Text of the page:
Beleaguered industry event E3 hopes to pay off media and influencers in order to control the information and coverage coming out of the annual Los Angeles show.
Organised by The ESA in the U.S., E3 has continued its steady decline this generation as publishers hold their own events outside of the show - or worse - refuse to attend at all.
Last year Sony shunned E3 entirely, while Microsoft walled off all of its upcoming games and events in its own theatre.
EA, Ubisoft and Bethesda all held off-site events before the show had kicked off, while Activision didn't have a presence on the showfloor for the first time, instead hosting meetings in a nearby hotel.
Most serious of all for The ESA and E3 this year has been the shocking leak of personal details from media, influencer and analyst attendees. Information of over 2,000 attendees was available unsecured on its official site - and days later it was discovered that the leak was much worse than initially revealed.
Now it has emerged that organisers of E3 are shamelessly pitching to media in an effort to make good and retain interest in an event that continues to slide towards irrelevance.
The latest pitch from The ESA to its own members, as published on GameDaily, puts forward plans to turn the once industry-only event into a festival of games for fans and the media. As well as paid partnerships with the media and influencers, it hopes to pay celebrities and sports teams to attend and perform.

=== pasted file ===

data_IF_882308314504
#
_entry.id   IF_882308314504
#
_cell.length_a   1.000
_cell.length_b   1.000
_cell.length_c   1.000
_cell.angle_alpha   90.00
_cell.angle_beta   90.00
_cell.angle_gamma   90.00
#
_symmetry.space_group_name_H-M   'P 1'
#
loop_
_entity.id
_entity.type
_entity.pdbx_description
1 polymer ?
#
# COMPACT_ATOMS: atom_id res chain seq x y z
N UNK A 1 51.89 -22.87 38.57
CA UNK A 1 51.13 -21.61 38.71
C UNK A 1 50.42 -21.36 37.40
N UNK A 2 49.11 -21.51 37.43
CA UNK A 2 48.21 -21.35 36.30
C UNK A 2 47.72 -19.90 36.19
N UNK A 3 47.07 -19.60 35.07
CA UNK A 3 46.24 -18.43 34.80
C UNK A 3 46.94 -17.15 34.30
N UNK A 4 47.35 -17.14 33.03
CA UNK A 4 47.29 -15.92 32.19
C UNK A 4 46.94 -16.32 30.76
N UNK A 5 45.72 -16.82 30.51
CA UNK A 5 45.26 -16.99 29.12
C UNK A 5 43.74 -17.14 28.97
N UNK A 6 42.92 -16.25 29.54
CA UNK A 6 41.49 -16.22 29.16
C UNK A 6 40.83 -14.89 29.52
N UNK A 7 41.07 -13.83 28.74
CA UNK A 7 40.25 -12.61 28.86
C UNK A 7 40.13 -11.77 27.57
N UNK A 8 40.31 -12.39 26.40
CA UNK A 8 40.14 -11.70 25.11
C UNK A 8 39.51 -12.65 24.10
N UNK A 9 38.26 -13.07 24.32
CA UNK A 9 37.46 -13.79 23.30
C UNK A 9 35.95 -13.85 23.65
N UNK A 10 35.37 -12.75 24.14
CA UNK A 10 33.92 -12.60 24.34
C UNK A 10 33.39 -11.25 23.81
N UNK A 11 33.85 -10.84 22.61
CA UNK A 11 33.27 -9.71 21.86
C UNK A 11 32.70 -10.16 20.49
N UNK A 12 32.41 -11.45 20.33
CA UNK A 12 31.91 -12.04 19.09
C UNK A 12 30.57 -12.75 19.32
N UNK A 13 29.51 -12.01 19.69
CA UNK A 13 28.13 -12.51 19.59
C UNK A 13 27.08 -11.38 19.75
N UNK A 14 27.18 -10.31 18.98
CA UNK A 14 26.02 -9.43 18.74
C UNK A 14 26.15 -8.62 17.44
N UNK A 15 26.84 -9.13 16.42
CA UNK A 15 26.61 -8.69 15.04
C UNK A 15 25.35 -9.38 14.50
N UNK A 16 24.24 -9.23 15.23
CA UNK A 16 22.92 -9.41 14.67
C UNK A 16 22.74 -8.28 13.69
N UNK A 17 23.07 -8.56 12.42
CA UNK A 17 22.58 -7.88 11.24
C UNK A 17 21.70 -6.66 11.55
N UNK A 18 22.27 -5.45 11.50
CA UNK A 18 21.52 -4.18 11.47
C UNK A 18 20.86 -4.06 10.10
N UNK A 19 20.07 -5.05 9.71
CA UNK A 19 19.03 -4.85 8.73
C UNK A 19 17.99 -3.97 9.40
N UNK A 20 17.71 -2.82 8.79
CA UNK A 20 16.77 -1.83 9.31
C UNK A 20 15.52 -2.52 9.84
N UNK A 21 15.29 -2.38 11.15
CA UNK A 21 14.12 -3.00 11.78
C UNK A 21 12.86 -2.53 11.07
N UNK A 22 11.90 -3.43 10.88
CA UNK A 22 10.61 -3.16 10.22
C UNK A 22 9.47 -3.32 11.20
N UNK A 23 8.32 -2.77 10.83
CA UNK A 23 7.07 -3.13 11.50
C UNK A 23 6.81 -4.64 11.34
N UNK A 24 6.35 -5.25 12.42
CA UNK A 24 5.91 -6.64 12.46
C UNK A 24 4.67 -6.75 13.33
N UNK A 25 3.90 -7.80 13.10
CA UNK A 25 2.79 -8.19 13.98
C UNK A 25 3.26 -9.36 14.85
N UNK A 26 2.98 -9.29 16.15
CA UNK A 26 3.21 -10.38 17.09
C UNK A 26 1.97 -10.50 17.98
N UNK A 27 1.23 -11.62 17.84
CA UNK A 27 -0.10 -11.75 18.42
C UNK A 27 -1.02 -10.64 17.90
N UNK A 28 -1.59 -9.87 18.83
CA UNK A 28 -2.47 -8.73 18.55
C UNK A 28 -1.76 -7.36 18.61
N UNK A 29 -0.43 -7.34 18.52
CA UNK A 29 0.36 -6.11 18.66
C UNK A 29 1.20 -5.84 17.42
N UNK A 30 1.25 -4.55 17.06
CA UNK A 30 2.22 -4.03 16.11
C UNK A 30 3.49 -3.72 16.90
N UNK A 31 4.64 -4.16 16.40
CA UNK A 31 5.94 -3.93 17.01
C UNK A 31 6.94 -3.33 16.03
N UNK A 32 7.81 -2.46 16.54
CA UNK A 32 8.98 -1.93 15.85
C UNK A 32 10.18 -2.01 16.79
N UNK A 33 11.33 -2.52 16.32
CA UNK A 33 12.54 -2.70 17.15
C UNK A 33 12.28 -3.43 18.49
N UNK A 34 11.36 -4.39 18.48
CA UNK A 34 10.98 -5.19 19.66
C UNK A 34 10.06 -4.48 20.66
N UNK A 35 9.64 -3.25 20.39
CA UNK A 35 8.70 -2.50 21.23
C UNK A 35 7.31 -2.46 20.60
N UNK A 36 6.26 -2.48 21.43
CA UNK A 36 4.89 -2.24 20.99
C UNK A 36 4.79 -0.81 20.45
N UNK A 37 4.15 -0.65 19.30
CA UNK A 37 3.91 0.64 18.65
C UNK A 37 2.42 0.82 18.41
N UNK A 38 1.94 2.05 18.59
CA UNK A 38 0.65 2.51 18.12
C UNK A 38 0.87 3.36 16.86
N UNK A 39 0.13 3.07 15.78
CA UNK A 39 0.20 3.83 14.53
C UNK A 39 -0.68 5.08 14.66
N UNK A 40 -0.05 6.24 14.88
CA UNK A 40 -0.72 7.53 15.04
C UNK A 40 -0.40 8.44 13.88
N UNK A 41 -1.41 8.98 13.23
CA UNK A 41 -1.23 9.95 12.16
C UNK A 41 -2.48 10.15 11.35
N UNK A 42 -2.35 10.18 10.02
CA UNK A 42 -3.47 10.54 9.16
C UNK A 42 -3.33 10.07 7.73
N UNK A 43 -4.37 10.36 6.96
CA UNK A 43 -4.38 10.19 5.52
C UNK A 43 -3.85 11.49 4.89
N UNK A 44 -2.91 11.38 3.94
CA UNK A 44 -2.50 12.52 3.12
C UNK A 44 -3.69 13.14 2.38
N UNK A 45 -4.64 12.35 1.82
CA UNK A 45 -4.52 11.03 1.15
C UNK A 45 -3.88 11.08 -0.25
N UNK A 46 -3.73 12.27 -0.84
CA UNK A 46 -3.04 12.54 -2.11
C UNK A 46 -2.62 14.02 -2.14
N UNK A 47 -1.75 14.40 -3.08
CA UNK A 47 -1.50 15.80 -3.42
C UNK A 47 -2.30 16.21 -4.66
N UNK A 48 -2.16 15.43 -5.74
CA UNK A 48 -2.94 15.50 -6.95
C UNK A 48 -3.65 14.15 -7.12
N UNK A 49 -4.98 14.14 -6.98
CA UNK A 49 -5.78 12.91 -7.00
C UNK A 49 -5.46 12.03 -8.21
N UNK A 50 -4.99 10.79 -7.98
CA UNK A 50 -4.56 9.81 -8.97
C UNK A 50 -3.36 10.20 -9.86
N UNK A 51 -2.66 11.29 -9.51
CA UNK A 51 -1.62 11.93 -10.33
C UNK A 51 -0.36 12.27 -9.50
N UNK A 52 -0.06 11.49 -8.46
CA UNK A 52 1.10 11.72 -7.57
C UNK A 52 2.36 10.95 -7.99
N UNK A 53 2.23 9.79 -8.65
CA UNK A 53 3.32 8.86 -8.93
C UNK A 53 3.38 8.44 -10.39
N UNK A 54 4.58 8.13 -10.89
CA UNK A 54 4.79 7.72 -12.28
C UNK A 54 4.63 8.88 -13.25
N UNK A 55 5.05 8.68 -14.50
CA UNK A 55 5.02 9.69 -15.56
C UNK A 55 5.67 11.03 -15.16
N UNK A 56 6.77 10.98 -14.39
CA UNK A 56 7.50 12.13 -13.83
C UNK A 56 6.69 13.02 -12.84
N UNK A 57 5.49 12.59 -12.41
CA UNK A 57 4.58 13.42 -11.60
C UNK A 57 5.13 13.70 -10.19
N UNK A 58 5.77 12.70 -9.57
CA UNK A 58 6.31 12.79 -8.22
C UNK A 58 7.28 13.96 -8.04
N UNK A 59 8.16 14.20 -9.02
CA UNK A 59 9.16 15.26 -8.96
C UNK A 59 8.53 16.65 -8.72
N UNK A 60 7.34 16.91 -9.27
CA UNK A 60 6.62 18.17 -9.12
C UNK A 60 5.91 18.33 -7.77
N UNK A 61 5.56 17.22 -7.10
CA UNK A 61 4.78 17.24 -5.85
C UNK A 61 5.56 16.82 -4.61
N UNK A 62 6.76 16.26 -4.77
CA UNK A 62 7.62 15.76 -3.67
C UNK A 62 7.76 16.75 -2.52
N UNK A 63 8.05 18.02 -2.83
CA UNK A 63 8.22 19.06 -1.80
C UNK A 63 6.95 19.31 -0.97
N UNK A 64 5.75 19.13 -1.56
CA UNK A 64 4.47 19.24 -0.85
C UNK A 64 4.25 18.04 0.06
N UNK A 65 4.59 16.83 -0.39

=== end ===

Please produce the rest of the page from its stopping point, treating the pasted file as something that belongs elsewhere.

Slides from The ESA reveal how it has already worked with CNBC's Tech Impact show, although as pointed out by GameDaily, these shows have not been declared as sponsored.
While The ESA might be pursuing advertising deals with media outlets, it also clearly states that it intends to "create paid media partnerships with major outlets that exponentially increase the reach of E3 and its partners."
Paying the media "enables ESA to control content and the message" according to the pitch.
ESA members have apparently shot down the idea of paying celebrities, but they have approved another 10,000 tickets for consumers. There may be a day reserved for industry only, as members are dubious of turning the event completely over to the public.
Other proposed plans include appointment times to see games, entertainment in queues, and a redesigned showfloor in order to accomodate events.
While The ESA may want to push E3 2020 as a games festival, attendance for the LA show is dwarfed by shows that already cater to the general public, as pointed out by analyst Daniel Ahmad
Biggest gaming exhibitions / trade shows of by number of entries:
Gamescom 2019: 373k
ChinaJoy 2019: 365k
Brazil Games Show 2018: 325k
Taipei Game Show 2019: 320k
Paris Games Week 2018: 316k
Tokyo Game Show 2019: 262k
G-Star Korea 2018: 235k
E3 2019: 66k
— Daniel Ahmad (@ZhugeEX) September 16, 2019
While none of these plans are set in stone, The ESA's pitch to its members highlights a desperate attempt to change an event overshadowed by a shifting industry that values direct contact with consumers over flashy booths and celebrity endorsements.
Image credits: GameDaily.biz